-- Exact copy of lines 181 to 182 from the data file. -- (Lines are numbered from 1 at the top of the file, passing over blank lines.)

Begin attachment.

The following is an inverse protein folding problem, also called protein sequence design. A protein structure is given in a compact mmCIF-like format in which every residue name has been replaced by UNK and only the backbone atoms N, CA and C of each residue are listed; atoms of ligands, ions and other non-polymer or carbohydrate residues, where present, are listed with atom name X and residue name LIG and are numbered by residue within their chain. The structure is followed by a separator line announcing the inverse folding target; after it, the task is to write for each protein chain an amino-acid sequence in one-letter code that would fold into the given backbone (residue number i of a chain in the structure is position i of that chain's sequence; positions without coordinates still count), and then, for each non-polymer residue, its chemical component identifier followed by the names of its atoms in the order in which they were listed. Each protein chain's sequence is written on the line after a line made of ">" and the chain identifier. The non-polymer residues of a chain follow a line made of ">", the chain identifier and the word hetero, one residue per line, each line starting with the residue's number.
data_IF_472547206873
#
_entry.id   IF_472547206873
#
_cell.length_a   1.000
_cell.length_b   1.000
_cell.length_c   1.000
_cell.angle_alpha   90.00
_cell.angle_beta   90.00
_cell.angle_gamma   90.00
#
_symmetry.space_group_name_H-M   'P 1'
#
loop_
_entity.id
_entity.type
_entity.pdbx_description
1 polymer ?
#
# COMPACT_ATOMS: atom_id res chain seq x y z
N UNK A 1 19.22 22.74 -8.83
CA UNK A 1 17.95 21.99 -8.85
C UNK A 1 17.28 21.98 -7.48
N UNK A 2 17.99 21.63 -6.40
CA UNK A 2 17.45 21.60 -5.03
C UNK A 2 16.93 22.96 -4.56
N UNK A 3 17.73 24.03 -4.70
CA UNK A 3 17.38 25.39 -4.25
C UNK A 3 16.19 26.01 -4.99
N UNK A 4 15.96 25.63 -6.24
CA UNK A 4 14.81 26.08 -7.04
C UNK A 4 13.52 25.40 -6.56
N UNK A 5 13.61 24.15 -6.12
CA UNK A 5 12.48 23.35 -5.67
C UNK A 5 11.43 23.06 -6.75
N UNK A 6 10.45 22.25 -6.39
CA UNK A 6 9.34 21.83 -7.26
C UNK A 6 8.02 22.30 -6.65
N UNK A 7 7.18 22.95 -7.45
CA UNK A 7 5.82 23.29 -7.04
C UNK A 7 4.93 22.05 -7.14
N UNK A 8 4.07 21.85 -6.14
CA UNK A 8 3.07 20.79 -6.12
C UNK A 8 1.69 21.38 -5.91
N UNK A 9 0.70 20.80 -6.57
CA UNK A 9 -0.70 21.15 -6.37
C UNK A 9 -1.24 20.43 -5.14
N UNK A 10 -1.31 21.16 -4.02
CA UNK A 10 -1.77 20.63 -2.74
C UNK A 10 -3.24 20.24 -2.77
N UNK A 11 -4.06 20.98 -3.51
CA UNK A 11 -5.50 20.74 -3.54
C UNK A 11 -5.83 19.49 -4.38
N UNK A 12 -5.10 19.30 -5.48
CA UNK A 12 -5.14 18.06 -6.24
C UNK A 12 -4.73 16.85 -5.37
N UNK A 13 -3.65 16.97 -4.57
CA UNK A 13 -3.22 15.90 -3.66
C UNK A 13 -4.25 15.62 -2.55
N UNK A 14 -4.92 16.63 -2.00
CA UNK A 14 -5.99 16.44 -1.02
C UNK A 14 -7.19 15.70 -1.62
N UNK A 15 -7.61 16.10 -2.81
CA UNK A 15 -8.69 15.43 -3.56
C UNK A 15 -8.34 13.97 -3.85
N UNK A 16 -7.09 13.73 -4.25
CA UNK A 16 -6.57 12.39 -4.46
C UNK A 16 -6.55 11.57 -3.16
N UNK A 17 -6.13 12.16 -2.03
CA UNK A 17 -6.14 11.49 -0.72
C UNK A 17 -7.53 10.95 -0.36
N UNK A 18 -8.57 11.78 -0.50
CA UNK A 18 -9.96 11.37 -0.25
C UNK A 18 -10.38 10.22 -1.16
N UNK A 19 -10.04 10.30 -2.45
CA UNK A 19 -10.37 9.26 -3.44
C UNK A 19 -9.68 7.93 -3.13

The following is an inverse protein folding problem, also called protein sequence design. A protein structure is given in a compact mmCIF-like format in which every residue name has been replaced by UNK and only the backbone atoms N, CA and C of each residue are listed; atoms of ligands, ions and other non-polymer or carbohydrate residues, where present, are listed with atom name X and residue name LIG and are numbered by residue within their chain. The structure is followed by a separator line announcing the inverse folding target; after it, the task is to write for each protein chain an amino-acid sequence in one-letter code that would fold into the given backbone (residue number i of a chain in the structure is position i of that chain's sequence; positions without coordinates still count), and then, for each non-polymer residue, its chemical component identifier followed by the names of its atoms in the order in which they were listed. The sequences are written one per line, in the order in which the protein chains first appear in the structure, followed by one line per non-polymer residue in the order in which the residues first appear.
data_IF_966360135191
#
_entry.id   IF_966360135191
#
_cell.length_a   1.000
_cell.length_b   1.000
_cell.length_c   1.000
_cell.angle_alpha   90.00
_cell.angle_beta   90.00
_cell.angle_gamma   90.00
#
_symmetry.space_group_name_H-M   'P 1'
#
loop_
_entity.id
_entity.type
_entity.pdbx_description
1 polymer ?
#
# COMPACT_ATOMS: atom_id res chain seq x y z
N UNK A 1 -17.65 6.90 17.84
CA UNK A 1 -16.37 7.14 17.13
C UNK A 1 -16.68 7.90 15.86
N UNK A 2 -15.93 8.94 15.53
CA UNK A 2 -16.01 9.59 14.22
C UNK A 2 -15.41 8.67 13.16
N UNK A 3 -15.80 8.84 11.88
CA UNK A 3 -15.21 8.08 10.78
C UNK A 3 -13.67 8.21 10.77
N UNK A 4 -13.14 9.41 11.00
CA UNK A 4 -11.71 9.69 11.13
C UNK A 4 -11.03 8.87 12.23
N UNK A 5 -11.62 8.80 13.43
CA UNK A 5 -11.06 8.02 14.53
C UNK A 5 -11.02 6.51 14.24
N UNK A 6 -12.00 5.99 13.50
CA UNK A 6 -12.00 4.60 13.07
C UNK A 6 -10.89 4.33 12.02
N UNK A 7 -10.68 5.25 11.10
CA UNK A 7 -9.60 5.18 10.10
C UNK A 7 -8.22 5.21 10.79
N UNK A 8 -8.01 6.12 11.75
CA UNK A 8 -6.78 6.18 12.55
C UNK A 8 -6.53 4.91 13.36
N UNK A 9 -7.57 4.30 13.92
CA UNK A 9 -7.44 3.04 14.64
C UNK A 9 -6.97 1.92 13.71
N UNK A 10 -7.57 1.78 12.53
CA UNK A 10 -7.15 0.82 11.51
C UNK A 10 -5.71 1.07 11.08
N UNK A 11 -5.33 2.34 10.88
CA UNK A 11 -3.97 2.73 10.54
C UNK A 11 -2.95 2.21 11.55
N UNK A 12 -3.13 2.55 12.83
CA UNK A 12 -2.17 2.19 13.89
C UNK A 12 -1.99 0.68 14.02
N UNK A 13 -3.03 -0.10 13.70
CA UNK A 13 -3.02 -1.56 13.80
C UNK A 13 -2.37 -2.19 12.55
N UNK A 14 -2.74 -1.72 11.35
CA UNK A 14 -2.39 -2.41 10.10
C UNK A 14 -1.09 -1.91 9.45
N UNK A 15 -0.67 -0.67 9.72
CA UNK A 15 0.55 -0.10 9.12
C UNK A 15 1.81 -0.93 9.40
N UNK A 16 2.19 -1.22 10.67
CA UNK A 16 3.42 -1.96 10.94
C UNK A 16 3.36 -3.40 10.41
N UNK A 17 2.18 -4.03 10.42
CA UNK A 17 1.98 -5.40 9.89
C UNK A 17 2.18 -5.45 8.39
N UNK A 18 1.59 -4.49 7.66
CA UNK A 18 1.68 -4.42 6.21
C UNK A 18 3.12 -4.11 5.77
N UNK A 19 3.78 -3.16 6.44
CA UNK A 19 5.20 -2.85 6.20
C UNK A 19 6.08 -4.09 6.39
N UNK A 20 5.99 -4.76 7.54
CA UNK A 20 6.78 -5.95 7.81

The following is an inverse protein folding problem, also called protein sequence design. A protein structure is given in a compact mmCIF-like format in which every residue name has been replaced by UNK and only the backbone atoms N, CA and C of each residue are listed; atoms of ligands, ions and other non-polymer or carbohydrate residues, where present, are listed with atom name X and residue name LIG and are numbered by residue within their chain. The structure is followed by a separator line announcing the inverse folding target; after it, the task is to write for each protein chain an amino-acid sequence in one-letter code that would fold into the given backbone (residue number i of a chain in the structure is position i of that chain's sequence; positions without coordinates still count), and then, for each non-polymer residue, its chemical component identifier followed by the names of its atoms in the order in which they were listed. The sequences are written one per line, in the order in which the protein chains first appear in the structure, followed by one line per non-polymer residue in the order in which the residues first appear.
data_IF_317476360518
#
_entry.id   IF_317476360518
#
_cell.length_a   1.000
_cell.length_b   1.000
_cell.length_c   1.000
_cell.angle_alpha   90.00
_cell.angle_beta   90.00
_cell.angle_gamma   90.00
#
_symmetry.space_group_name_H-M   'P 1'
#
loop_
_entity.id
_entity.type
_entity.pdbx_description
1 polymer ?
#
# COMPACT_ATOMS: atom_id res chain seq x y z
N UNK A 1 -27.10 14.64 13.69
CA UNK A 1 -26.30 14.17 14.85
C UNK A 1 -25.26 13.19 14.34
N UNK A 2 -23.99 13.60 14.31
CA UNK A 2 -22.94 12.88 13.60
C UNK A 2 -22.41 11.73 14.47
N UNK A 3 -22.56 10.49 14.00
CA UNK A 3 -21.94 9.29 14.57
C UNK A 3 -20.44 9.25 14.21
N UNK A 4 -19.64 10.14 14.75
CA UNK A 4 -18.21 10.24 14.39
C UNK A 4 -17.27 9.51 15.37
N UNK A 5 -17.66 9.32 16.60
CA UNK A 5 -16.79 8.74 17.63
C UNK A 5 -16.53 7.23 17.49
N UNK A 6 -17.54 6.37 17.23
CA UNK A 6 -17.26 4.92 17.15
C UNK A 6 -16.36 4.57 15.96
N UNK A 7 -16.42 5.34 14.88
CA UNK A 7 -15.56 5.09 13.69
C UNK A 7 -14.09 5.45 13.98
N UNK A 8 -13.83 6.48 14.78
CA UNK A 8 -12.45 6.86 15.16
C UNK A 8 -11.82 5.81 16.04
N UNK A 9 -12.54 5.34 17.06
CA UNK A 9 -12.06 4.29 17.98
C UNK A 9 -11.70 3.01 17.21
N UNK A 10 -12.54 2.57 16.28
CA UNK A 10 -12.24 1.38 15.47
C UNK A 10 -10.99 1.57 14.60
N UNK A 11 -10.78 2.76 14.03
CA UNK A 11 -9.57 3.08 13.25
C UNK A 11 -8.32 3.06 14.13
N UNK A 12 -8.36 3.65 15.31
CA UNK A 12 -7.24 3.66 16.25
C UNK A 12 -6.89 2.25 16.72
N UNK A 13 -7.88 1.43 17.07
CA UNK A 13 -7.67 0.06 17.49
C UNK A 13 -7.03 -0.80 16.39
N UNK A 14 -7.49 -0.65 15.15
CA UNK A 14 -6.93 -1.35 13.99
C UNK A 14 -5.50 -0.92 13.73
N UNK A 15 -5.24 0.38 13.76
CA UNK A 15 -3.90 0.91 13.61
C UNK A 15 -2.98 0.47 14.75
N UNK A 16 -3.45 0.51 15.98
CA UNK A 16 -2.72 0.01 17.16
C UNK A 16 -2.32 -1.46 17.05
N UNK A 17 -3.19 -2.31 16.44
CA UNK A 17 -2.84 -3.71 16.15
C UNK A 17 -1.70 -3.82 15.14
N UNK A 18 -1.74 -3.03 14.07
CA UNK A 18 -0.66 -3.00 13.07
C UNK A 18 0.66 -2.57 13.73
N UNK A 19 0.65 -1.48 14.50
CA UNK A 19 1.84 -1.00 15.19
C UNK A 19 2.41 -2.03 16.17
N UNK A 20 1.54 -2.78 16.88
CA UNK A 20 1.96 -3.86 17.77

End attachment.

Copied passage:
CA UNK A 1 -26.30 14.17 14.85
C UNK A 1 -25.26 13.19 14.34